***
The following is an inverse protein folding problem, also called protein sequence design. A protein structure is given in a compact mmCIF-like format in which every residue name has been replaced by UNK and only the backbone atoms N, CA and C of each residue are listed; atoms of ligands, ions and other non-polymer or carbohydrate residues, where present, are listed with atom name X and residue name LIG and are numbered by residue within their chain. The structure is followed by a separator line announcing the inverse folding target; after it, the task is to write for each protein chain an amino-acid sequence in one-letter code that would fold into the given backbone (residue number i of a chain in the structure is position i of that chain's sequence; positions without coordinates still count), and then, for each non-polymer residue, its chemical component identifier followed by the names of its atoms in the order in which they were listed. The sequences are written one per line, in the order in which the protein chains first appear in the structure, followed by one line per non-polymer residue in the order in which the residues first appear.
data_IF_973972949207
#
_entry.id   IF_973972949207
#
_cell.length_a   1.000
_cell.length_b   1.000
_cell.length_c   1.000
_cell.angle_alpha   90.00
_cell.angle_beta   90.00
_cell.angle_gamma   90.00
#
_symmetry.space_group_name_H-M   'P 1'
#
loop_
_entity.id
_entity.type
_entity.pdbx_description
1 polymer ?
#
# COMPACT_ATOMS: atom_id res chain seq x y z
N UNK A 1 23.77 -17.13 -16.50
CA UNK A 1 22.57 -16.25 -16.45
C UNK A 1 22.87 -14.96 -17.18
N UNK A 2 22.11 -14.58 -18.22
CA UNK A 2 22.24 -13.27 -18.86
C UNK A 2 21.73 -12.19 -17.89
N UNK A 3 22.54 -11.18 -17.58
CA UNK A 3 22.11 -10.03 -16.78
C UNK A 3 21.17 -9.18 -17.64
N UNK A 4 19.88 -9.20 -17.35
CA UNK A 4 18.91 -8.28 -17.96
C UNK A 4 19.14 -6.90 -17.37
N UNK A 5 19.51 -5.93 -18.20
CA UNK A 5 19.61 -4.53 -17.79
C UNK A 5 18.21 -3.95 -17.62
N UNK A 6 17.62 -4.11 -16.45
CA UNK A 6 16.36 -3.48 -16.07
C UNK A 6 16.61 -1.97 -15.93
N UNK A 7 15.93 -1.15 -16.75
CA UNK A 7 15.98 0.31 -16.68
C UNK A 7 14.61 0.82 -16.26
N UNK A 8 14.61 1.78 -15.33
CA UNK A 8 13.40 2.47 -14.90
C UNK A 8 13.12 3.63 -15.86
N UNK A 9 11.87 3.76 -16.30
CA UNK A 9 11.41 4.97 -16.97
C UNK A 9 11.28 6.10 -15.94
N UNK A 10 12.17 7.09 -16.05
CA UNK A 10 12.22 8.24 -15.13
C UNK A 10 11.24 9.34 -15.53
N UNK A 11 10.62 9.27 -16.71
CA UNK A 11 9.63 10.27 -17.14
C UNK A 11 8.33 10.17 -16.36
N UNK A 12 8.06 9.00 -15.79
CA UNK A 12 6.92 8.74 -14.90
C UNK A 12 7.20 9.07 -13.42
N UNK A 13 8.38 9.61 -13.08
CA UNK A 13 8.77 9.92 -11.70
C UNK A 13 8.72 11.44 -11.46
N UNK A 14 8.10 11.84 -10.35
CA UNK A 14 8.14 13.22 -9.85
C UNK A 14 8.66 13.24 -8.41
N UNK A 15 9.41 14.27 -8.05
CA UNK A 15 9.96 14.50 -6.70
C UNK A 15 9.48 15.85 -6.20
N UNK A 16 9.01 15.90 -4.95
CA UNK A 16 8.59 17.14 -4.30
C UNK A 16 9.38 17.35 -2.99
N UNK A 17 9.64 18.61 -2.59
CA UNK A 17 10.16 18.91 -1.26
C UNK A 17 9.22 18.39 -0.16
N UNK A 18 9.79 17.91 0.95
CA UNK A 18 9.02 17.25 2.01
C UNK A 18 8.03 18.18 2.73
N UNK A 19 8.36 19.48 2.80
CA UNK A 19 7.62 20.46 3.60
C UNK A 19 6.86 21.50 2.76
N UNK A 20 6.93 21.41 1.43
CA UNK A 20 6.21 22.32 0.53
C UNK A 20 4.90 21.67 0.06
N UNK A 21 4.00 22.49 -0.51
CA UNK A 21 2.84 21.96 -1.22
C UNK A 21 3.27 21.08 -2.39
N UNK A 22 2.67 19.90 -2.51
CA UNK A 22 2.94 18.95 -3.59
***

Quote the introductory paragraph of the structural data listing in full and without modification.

The following is an inverse protein folding problem, also called protein sequence design. A protein structure is given in a compact mmCIF-like format in which every residue name has been replaced by UNK and only the backbone atoms N, CA and C of each residue are listed; atoms of ligands, ions and other non-polymer or carbohydrate residues, where present, are listed with atom name X and residue name LIG and are numbered by residue within their chain. The structure is followed by a separator line announcing the inverse folding target; after it, the task is to write for each protein chain an amino-acid sequence in one-letter code that would fold into the given backbone (residue number i of a chain in the structure is position i of that chain's sequence; positions without coordinates still count), and then, for each non-polymer residue, its chemical component identifier followed by the names of its atoms in the order in which they were listed. The sequences are written one per line, in the order in which the protein chains first appear in the structure, followed by one line per non-polymer residue in the order in which the residues first appear.